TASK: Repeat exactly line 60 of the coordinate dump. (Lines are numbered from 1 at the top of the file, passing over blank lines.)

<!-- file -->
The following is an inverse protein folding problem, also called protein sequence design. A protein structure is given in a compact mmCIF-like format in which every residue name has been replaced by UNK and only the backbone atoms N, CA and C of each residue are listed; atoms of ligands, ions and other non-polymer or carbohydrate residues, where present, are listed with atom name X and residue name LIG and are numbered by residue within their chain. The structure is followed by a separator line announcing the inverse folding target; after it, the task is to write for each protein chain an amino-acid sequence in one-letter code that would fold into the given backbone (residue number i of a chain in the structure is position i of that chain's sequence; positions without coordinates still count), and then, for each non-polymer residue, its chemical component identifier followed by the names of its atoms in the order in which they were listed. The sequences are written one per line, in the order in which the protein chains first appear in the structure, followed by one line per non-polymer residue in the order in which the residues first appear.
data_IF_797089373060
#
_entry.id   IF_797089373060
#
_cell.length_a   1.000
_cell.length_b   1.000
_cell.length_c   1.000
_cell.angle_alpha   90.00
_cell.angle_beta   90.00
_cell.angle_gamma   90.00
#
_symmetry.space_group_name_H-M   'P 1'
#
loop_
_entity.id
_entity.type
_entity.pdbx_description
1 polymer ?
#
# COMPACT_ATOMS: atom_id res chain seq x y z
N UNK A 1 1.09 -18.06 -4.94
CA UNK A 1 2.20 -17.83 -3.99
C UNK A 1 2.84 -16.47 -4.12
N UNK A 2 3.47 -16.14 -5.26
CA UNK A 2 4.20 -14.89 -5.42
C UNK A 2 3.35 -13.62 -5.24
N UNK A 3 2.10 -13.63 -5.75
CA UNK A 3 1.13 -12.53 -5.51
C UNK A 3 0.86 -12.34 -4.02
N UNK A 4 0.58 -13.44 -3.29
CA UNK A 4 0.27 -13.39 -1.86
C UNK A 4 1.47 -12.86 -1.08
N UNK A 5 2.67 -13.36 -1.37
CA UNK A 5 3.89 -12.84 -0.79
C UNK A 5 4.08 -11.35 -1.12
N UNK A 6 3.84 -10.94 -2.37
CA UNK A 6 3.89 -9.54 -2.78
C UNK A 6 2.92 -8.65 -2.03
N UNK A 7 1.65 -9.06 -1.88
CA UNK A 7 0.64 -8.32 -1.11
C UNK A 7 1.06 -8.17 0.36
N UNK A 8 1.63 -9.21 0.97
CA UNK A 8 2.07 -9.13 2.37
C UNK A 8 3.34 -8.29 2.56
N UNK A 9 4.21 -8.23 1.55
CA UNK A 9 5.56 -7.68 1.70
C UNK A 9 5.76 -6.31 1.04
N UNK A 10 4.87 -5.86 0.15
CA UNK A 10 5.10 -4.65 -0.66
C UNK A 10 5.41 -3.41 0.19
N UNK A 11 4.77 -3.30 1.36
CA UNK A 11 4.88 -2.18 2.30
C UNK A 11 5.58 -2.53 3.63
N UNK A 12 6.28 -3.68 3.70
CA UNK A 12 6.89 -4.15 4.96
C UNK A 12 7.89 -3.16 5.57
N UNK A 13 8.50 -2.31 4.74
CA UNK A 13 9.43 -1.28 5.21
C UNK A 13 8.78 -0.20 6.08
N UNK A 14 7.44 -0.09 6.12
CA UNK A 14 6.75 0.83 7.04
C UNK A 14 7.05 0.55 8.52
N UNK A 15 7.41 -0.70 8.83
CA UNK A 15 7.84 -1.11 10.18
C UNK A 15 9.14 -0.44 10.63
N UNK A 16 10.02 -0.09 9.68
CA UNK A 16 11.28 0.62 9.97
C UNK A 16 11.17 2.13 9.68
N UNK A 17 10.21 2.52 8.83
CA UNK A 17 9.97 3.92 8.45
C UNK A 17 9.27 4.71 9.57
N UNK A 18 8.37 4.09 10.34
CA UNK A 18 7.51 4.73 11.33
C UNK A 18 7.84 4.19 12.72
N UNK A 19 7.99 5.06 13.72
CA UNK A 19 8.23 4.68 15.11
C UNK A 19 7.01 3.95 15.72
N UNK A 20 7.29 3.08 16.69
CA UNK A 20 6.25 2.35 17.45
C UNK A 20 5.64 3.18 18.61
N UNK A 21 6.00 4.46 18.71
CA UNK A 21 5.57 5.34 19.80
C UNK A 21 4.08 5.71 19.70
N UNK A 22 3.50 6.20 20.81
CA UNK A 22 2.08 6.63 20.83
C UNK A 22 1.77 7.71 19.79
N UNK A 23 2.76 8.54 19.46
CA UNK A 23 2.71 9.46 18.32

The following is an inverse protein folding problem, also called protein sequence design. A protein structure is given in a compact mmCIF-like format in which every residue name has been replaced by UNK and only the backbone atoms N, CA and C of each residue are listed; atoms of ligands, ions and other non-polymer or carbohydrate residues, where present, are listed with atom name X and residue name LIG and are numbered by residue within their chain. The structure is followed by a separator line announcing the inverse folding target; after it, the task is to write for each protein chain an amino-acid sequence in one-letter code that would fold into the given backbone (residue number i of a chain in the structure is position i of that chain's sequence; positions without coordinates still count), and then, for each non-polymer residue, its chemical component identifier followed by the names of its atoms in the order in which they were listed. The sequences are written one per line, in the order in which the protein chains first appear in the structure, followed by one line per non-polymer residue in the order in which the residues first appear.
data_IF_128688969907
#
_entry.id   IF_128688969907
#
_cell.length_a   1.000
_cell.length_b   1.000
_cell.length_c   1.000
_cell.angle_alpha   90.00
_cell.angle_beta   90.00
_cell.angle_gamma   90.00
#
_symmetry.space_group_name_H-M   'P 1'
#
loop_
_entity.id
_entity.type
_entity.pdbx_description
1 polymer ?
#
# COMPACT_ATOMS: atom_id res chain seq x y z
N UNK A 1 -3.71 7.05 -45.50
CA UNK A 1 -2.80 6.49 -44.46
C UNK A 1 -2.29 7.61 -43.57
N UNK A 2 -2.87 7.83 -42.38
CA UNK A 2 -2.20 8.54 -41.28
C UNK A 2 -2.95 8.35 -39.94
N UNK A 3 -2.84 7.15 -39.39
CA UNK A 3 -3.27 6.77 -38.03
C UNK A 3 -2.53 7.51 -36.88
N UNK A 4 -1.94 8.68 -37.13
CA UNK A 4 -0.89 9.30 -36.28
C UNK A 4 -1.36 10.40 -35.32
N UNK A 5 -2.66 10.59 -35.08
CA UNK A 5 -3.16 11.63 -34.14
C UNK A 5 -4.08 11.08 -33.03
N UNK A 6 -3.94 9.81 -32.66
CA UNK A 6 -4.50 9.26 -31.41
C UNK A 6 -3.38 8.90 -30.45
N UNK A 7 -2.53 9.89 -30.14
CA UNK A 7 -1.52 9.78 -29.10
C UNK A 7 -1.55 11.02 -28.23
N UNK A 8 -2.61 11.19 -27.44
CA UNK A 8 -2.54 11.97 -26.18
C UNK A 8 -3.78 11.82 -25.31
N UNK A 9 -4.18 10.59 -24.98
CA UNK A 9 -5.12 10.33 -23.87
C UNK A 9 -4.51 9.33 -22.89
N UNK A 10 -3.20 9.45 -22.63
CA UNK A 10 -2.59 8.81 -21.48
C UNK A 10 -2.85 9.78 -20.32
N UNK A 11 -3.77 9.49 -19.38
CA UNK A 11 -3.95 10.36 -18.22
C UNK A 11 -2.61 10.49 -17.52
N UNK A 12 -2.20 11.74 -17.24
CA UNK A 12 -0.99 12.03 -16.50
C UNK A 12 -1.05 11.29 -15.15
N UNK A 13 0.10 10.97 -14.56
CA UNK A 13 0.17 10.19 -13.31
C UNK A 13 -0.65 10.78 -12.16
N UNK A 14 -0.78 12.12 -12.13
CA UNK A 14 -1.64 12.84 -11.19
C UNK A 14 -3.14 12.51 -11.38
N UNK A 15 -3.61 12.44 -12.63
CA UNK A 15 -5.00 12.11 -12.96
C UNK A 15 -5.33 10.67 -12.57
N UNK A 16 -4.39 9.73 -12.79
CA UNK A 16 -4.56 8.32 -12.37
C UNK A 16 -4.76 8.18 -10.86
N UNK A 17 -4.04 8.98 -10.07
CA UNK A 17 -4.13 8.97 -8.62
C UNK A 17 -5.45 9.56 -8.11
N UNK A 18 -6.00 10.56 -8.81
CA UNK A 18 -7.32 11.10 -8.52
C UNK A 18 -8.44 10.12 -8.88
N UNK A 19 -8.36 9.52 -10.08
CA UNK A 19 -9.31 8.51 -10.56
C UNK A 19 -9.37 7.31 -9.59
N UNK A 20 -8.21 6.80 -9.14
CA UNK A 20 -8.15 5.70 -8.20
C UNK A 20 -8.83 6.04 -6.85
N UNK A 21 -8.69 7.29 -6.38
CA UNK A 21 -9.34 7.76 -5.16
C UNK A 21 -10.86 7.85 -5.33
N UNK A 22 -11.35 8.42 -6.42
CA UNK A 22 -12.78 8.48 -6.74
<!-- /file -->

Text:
C UNK A 13 8.78 -0.20 6.08